1. Besides the Local Plan policy referred to above, further detailed policies which refer specifically to the site are those found in the Gozo and Comino Local Plan (GCLP); GZ-Snat-2 are as follows:

In determining applications for planning permission, MEPA shall have regard to the following points:

a) safeguard the wealth of archaeological, ecological and scenic heritage found at the top of the plateau from built development, trampling and tipping;

b) restrict the tourism related development on the eastern flank of the promontory;

c) encourage the upgrading of the existing facilities near the hotel provided that development of tourism related or other facilities are maintained at a minimum distance of 50m from the coastal cliffs and sufficiently away from the northern escarpment;

d) safeguard the area indicated on MAP 13.6 for free and unhindered coastal access;

e) protect a pedestrian path shown on MAP 14.11-E running parallel to the northern carriageway route which links the hotel to the Villa Area for free and unhindered public access;

f) ensure that the overall height of the development does not increase in the area closest to the northern escarpment or the coastal cliffs;

g) restrict development within 50m of the inland most tier of the coastal cliffs anywhere along their length;

h) prohibit developments and/or activities that may negatively affect the colonies of breeding seabirds in the cliffs below Ta’ Cenc. This includes both land-based and sea-based activities.


  1. A superimposition of Map 13.6 of the GCLP and the proposed masterplans show the Villa area marked in red to lie within the area which is clearly specified as Coastal Viewshed Protection Zone GZ-COAS-1

 Unless otherwise specified in this policy document, development in these areas shall be restricted to the maintenance of existing traditional coastal features with no lateral increase in built footprint or vertical increase in height of the built structures. The relevant coastal areas may also be safeguarded for their ecological, natural heritage or landscape importance as indicated through policy GZ-RLCN-1.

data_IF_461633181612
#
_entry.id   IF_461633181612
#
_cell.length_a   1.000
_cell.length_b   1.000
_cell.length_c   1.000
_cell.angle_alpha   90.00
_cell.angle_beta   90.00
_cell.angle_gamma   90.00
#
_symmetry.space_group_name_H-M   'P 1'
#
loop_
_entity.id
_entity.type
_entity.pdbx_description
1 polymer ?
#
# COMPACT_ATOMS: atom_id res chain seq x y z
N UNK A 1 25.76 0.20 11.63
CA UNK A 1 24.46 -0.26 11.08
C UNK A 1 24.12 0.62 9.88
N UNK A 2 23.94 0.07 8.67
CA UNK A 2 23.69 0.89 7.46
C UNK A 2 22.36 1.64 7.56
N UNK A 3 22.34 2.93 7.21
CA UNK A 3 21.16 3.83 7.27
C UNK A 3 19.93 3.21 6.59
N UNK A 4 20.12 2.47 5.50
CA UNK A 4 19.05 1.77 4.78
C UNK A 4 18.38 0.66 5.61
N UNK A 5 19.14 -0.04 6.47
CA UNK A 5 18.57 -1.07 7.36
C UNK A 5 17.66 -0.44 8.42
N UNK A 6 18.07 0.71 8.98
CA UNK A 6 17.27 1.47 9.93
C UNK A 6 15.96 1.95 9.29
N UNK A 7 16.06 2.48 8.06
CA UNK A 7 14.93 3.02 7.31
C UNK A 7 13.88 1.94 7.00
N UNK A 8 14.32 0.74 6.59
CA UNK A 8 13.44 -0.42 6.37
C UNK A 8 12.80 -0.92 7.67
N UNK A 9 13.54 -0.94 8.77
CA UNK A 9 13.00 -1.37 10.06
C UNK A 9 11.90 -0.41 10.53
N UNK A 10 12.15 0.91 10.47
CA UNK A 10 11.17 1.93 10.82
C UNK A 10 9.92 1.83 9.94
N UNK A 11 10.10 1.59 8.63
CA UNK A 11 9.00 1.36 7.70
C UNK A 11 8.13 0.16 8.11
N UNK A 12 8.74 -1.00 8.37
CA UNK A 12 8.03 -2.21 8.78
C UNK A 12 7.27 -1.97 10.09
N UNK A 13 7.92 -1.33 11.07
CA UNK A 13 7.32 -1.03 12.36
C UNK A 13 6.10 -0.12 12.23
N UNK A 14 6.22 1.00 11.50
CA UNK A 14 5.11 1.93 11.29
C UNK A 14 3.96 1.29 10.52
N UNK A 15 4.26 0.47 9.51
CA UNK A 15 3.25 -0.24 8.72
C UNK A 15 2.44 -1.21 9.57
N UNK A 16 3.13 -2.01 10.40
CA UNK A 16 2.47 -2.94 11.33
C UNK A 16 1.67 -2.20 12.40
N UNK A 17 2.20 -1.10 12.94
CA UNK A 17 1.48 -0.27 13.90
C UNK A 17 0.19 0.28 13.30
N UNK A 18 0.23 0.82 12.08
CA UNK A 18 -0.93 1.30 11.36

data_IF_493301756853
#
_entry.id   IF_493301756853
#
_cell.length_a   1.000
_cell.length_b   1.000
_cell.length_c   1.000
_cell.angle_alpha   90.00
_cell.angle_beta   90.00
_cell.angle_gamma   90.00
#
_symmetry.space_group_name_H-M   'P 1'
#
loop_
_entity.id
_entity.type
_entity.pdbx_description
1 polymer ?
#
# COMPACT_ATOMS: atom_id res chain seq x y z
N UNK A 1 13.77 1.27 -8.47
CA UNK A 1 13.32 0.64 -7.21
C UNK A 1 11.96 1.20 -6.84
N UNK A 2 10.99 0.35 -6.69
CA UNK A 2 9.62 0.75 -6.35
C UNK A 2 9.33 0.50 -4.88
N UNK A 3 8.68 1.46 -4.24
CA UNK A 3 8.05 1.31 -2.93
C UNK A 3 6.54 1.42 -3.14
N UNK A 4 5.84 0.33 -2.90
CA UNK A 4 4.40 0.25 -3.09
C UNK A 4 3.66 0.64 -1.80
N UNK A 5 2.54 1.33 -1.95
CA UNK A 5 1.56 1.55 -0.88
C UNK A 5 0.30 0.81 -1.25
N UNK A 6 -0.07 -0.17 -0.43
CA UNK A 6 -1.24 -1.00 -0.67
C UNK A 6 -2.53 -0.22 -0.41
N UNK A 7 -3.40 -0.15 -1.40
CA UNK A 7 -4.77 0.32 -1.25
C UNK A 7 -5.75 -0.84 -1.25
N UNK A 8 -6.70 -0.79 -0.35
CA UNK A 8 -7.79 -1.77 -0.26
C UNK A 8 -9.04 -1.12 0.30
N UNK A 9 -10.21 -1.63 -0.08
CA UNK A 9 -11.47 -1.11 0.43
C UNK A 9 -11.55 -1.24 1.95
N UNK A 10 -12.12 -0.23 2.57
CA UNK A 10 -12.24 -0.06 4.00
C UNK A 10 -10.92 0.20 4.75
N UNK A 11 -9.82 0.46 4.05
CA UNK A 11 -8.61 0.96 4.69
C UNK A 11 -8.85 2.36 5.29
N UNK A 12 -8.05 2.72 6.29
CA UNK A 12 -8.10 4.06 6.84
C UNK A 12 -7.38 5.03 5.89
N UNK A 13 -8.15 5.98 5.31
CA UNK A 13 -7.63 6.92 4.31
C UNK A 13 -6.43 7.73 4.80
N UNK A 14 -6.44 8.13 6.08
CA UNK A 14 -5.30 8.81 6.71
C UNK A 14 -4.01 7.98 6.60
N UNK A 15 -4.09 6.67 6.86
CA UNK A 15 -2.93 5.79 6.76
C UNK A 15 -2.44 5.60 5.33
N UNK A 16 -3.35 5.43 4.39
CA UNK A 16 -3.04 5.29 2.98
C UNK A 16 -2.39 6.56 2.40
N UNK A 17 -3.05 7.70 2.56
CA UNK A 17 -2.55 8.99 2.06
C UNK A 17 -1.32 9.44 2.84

1. There is only one revised drawing submitted for the application PA 5277/96 which is a master plan. This does not clearly indicate the works involved and it is hard to appreciate the works described in the EIS addendum. No plan/s indicating existing and proposed layouts in the typical MEPA colours (Red and yellow) are available. In addition to this no sections through the site were submitted. The land formation here has steep contours so an understanding of level is of paramount importance to evaluate any submission. DLH requests that the necessary drawings are submitted should this application proceed. No plans showing proposed landscaping, access routes or lighting have been provided so it very hard to understand how this EIS addendum has arrived at its assumptions and conclusions.
  1. The visuals submitted, especially viewpoints 2, 6, 8 and 9 show that the development has a negative visual impact from most of the angles and approaches to the site.
  1. The Superintendence of Cultural Heritage had written to MEPA in 2006 expressing concern on the impact of the proposed Ta Cenc development on the area overlooking Xewkija. This area contains an important stretch of pre-historic landscape. The Ta Cenc landscape was described as one that should be valued as a depository of the country’s cultural heritage. In 2008 the Superintendence called for a total ban on the Ta Cenc development and asked MEPA to schedule the entire Ta Cenc area, a measure which would preclude any development in the sensitive stretch of land, including the villas at Tal-Gruwa and at Mgarr ix-Xini.